Basic HTML


Key points
  • HTML defines three types of lists: unordered (bulleted), ordered (numbered), and definition lists.
  • Web browsers automatically add bullets, numbering, and formatting for lists.
  • Unordered and ordered lists both use the <li> tag for each item within the list.
  • Definition lists use <dt> and <dd> tags for each term.

Unordered (bulleted) Lists

Lists are an easy way for web pages to present a series of points. For example, you've seen an unordered list at the top of each section of this website giving key points about the section. In HTML, unordered lists (sometimes called bulleted lists) are inserted using the <ul> tag. Unlike previous tags, however, the <ul> tag itself doesn't do much. Instead, it requires another tag, <li> (list item) to define each item within the list:

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	<li>This is the first item.</li>
	<li>This is the second item.</li>
	<li>This is the third item.</li>
A simple unordered list

In the previous example, note how each <li> tag is within the main <ul> tag. That is how the web browser knows the list items are related and should be added to the same list. Also, it's easy to forget to include the end tags for <li>, but just like paragraphs, it can cause problems later.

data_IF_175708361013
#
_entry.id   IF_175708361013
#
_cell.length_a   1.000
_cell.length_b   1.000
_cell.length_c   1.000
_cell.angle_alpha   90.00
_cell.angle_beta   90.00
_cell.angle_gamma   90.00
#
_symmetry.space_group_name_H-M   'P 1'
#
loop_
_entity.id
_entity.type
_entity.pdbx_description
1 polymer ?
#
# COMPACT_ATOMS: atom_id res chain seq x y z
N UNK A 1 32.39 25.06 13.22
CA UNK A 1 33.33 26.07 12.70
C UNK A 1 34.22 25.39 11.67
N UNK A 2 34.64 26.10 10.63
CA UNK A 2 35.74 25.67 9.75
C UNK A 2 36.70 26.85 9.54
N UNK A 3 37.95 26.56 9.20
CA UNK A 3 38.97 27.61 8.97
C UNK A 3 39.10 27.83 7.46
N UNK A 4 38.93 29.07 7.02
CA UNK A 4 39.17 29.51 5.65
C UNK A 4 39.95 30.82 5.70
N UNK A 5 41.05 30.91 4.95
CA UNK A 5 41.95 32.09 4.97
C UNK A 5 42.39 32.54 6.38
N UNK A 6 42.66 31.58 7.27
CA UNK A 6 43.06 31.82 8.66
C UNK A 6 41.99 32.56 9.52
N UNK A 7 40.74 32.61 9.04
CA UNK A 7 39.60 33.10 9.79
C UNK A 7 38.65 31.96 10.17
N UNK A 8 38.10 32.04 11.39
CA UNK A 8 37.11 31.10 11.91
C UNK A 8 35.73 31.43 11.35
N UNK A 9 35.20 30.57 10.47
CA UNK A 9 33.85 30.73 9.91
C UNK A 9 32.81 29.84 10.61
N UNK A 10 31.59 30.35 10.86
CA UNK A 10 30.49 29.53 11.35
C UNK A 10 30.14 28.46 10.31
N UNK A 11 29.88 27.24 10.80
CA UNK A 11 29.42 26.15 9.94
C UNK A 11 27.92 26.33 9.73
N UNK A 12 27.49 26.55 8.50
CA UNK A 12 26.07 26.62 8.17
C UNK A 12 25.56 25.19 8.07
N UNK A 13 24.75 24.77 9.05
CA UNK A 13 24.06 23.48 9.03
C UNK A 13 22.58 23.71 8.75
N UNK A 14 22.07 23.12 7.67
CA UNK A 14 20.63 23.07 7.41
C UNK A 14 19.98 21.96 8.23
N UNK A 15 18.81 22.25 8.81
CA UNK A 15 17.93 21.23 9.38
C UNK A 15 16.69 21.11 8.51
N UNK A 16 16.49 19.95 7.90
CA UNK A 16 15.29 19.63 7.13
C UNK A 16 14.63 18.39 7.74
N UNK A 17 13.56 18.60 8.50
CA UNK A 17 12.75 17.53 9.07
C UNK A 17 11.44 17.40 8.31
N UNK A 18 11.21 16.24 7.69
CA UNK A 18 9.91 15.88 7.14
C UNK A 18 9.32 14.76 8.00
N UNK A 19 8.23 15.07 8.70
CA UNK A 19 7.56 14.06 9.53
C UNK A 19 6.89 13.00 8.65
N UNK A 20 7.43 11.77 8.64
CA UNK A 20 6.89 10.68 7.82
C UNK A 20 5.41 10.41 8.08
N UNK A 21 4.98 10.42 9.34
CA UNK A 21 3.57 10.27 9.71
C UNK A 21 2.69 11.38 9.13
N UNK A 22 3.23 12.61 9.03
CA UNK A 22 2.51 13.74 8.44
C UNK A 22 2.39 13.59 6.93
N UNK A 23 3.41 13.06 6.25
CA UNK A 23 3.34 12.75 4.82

Ordered (numbered) Lists

The other common type of HTML list is the ordered list (also called a numbered list). The basic usage of the ordered list is almost identical to unordered lists: instead of using <ul>, just use <ol>. The browser will automatically number each item in the list.

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	<li>This is the first item.</li>
	<li>This is the second item.</li>
	<li>This is the third item.</li>
A simple ordered list

The <li> tag is still used to indicate a list item, but using <ol> tells the browser to add numbers instead of bullets to the beginning of each item.

Definition Lists

HTML defines a third type of list, though it is much less common. A definition list does not use <li> tags to denote each list item. Instead, these lists have two parts for each item: a term (name) and a description. Descriptions are indented on the line after each term in the list. The tags for definition lists are <dl> (definition list), <dt> (definition term), and <dd> (definition description):

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	<dt>First term</dt>
		<dd>Description of the first term</dd>
	<dt>Second term</dt>
		<dd>Description of the second term</dd>
	<dt>Third term</dt>
		<dd>Description of the third term</dd>
A simple definition list

Note that the <dd> is not inside the <dt> tag. Indenting has only been added to help visualize what the list will look like in a web browser.